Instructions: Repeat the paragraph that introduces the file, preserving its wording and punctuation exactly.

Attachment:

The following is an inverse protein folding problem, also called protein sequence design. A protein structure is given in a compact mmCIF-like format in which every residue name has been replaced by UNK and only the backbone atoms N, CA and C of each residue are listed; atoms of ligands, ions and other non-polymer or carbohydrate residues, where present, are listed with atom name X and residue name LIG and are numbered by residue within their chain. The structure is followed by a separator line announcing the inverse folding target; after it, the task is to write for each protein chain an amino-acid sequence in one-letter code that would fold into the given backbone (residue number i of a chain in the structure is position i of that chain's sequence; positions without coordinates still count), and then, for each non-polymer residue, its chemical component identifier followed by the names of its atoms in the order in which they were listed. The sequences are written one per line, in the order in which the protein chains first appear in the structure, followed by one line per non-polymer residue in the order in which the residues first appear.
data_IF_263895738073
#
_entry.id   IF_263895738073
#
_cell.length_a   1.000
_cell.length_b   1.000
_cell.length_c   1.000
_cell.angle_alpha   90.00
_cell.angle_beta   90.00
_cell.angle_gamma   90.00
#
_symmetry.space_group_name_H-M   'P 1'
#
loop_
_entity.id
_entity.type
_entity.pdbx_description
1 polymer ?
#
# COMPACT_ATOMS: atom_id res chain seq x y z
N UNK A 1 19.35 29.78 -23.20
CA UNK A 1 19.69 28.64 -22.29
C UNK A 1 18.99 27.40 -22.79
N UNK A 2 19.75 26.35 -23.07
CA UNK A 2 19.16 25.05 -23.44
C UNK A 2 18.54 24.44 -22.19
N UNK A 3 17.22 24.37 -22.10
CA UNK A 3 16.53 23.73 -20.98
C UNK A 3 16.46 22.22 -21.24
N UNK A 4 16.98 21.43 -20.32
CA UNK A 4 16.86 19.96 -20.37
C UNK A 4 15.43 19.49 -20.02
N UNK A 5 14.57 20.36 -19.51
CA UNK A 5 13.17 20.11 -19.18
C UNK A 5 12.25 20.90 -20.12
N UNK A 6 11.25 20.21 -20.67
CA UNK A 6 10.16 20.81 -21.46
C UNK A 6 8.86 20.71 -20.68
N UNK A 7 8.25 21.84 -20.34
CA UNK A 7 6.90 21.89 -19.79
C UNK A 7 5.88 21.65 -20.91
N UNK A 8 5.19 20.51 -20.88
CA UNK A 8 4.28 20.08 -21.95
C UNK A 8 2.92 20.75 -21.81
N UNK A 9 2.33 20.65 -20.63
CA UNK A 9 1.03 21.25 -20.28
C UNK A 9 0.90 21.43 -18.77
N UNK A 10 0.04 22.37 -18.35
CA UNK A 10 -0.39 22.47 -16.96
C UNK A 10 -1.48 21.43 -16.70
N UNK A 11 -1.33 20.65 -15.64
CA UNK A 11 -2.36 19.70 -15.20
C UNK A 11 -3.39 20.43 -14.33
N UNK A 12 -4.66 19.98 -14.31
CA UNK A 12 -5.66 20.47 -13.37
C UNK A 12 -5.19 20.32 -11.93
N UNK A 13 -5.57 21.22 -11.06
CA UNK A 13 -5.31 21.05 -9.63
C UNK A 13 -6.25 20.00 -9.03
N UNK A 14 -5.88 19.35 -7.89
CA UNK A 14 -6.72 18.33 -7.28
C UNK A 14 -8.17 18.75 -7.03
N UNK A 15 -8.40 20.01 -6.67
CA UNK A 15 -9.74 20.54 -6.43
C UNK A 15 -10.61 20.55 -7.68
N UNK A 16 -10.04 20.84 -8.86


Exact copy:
The following is an inverse protein folding problem, also called protein sequence design. A protein structure is given in a compact mmCIF-like format in which every residue name has been replaced by UNK and only the backbone atoms N, CA and C of each residue are listed; atoms of ligands, ions and other non-polymer or carbohydrate residues, where present, are listed with atom name X and residue name LIG and are numbered by residue within their chain. The structure is followed by a separator line announcing the inverse folding target; after it, the task is to write for each protein chain an amino-acid sequence in one-letter code that would fold into the given backbone (residue number i of a chain in the structure is position i of that chain's sequence; positions without coordinates still count), and then, for each non-polymer residue, its chemical component identifier followed by the names of its atoms in the order in which they were listed. The sequences are written one per line, in the order in which the protein chains first appear in the structure, followed by one line per non-polymer residue in the order in which the residues first appear.